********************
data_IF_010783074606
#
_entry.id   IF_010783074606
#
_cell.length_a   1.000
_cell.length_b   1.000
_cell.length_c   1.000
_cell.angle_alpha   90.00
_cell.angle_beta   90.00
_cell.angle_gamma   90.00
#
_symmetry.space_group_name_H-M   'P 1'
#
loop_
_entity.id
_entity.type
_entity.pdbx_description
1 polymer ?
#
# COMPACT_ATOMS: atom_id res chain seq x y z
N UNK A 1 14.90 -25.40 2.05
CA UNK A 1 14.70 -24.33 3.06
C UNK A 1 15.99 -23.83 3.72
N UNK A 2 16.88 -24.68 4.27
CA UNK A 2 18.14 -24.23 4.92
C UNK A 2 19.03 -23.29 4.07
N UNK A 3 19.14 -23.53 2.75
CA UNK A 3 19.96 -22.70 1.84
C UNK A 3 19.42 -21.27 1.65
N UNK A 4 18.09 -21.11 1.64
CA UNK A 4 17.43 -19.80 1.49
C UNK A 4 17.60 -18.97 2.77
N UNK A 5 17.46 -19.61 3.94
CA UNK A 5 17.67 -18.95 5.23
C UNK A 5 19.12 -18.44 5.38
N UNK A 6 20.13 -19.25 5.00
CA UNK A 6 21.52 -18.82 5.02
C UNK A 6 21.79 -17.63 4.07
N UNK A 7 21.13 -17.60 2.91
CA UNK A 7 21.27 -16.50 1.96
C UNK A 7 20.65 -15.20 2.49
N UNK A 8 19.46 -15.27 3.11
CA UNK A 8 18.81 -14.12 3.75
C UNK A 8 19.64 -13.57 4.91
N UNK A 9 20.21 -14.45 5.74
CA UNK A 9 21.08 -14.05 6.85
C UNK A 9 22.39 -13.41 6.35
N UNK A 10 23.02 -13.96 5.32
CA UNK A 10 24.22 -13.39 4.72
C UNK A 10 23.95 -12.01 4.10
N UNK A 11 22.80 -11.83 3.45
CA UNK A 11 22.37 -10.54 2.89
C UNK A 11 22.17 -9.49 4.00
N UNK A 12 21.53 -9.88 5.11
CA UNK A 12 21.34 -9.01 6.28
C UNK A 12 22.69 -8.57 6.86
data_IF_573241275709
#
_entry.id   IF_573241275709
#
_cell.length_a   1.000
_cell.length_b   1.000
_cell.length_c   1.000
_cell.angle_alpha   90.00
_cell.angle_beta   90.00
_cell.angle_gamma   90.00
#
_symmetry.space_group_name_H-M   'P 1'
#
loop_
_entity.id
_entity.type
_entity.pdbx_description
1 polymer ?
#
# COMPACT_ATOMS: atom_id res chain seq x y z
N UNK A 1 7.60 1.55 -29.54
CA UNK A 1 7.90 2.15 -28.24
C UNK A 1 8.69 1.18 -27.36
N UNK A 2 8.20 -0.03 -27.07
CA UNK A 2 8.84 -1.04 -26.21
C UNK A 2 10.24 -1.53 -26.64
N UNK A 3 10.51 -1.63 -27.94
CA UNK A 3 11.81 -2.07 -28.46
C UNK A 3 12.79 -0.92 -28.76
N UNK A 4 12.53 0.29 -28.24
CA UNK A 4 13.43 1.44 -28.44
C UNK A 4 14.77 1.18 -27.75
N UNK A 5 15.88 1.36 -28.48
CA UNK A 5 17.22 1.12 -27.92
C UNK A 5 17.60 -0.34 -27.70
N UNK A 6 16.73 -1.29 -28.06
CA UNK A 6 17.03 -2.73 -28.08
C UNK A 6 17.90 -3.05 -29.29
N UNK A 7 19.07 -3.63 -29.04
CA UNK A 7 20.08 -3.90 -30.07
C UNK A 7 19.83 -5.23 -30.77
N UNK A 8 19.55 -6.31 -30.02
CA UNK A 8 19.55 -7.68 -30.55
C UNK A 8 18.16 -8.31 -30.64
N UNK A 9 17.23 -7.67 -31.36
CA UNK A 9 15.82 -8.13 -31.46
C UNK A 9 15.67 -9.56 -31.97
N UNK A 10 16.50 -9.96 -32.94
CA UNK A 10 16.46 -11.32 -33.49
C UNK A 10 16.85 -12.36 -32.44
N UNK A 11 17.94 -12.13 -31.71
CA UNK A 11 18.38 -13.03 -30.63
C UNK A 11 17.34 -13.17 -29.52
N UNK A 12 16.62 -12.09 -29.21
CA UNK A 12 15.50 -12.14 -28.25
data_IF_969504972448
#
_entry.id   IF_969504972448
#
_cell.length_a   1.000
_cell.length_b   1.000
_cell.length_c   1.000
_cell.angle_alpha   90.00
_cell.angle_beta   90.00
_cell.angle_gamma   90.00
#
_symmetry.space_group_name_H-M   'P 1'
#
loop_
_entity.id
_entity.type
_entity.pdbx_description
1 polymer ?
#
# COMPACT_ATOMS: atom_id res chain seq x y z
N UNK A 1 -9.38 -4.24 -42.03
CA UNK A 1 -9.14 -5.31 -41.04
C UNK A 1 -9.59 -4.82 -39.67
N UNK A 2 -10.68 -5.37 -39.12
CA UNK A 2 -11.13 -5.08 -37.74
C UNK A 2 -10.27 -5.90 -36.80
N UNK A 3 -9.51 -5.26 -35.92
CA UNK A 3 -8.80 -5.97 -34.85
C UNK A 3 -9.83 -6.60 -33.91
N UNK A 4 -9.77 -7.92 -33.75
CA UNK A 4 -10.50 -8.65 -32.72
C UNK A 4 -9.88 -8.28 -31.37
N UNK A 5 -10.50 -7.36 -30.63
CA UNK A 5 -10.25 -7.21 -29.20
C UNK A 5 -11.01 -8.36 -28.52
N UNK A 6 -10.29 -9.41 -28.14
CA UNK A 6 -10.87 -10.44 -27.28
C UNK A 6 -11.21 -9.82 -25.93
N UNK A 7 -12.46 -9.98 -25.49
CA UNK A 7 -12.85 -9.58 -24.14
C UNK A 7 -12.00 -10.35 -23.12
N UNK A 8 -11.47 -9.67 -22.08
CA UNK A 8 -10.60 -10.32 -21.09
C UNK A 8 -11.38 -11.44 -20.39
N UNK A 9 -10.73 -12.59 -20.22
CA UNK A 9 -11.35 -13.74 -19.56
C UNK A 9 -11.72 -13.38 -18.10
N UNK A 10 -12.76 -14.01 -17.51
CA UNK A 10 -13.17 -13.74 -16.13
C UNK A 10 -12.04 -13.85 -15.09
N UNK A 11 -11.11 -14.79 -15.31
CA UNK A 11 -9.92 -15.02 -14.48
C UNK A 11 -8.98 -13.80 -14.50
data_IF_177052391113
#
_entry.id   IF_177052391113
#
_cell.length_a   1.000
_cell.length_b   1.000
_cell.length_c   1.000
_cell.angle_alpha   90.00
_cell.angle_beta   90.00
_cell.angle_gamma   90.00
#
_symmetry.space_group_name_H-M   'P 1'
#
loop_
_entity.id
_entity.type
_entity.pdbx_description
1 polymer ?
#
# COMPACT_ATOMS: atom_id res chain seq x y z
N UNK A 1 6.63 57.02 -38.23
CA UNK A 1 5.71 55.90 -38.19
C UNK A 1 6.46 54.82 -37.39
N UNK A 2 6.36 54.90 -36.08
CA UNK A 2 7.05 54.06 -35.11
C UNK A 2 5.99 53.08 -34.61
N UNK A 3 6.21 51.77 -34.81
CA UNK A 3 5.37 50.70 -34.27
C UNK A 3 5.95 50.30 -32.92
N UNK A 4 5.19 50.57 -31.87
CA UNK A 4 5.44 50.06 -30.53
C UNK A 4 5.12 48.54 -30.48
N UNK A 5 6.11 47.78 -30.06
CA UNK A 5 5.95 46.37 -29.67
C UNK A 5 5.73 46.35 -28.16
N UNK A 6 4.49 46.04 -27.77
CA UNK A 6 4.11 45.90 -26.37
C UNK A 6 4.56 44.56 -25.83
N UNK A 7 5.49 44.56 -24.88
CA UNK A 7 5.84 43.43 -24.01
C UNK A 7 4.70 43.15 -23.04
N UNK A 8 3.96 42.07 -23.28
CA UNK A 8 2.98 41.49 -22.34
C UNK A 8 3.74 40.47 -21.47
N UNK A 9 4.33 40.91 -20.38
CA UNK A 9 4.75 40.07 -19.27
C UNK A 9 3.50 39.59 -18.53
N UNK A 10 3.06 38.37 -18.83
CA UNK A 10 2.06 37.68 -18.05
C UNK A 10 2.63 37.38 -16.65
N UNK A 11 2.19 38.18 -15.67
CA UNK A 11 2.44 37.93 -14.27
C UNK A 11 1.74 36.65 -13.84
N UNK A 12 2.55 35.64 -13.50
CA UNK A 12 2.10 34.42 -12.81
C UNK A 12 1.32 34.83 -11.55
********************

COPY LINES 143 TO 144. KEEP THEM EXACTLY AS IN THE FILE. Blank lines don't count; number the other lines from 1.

C UNK A 4 -9.88 -8.28 -31.37
N UNK A 5 -10.50 -7.36 -30.63